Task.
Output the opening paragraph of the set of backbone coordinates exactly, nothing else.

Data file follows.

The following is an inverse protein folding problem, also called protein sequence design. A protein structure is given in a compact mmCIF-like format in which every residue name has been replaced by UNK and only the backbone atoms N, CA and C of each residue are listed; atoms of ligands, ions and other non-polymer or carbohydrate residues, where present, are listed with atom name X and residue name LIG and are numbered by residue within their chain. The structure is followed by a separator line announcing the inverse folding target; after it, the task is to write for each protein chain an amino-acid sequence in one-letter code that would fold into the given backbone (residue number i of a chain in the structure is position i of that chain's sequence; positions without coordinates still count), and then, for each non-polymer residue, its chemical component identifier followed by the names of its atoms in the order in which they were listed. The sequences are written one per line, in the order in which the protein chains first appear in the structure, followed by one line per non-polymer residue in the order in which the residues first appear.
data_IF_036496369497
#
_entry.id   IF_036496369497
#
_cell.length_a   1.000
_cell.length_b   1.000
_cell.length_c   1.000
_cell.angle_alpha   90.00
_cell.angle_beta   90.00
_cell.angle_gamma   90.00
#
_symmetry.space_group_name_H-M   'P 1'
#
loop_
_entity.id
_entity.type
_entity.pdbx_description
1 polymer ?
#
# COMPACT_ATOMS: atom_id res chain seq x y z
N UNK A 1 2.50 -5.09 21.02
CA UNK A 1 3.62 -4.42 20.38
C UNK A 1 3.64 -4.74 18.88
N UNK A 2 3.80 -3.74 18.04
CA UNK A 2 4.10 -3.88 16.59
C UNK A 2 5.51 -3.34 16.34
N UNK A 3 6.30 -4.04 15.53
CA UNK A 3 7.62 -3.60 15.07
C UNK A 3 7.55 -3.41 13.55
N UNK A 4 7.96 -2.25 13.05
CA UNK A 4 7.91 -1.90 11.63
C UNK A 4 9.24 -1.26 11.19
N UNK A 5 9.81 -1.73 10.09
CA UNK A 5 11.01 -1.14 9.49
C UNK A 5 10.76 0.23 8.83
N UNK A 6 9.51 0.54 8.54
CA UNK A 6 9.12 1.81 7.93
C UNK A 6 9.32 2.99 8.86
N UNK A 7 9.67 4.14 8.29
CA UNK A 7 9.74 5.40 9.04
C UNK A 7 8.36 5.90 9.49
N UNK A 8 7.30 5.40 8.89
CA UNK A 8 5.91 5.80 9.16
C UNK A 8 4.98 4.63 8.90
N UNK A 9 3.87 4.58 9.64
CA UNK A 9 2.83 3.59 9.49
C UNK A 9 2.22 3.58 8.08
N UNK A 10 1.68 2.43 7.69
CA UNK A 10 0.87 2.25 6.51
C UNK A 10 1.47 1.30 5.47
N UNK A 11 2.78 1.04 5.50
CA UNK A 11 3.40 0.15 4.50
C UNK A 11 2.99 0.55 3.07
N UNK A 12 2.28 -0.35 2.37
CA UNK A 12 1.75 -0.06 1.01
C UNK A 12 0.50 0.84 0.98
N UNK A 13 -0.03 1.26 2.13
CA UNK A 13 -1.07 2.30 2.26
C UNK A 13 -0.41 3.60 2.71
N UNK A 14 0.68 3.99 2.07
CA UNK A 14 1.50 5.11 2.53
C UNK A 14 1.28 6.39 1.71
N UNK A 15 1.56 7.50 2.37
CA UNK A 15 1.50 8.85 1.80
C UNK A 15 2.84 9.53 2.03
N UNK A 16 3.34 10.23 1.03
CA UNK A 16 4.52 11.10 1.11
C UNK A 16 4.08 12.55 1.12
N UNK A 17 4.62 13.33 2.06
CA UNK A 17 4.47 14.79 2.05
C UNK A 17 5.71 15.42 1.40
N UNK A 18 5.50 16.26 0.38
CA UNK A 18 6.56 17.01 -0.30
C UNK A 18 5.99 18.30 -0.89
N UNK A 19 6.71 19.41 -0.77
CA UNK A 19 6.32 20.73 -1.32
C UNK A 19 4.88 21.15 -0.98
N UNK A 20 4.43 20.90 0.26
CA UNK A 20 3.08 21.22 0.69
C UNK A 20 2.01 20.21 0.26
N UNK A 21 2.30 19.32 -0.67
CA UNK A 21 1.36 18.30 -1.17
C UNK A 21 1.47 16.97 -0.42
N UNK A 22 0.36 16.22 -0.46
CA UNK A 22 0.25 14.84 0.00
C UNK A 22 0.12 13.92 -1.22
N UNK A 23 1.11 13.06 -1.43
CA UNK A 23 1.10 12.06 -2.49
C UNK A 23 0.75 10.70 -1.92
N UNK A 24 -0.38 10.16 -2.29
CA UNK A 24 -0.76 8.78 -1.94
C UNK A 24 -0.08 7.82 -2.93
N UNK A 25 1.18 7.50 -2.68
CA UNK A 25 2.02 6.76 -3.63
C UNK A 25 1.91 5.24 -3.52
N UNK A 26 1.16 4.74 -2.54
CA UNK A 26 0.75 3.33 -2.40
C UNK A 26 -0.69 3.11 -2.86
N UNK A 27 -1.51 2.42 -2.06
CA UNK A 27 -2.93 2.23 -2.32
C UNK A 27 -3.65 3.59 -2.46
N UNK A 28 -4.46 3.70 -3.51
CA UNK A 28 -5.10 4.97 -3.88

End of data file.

The following is an inverse protein folding problem, also called protein sequence design. A protein structure is given in a compact mmCIF-like format in which every residue name has been replaced by UNK and only the backbone atoms N, CA and C of each residue are listed; atoms of ligands, ions and other non-polymer or carbohydrate residues, where present, are listed with atom name X and residue name LIG and are numbered by residue within their chain. The structure is followed by a separator line announcing the inverse folding target; after it, the task is to write for each protein chain an amino-acid sequence in one-letter code that would fold into the given backbone (residue number i of a chain in the structure is position i of that chain's sequence; positions without coordinates still count), and then, for each non-polymer residue, its chemical component identifier followed by the names of its atoms in the order in which they were listed. The sequences are written one per line, in the order in which the protein chains first appear in the structure, followed by one line per non-polymer residue in the order in which the residues first appear.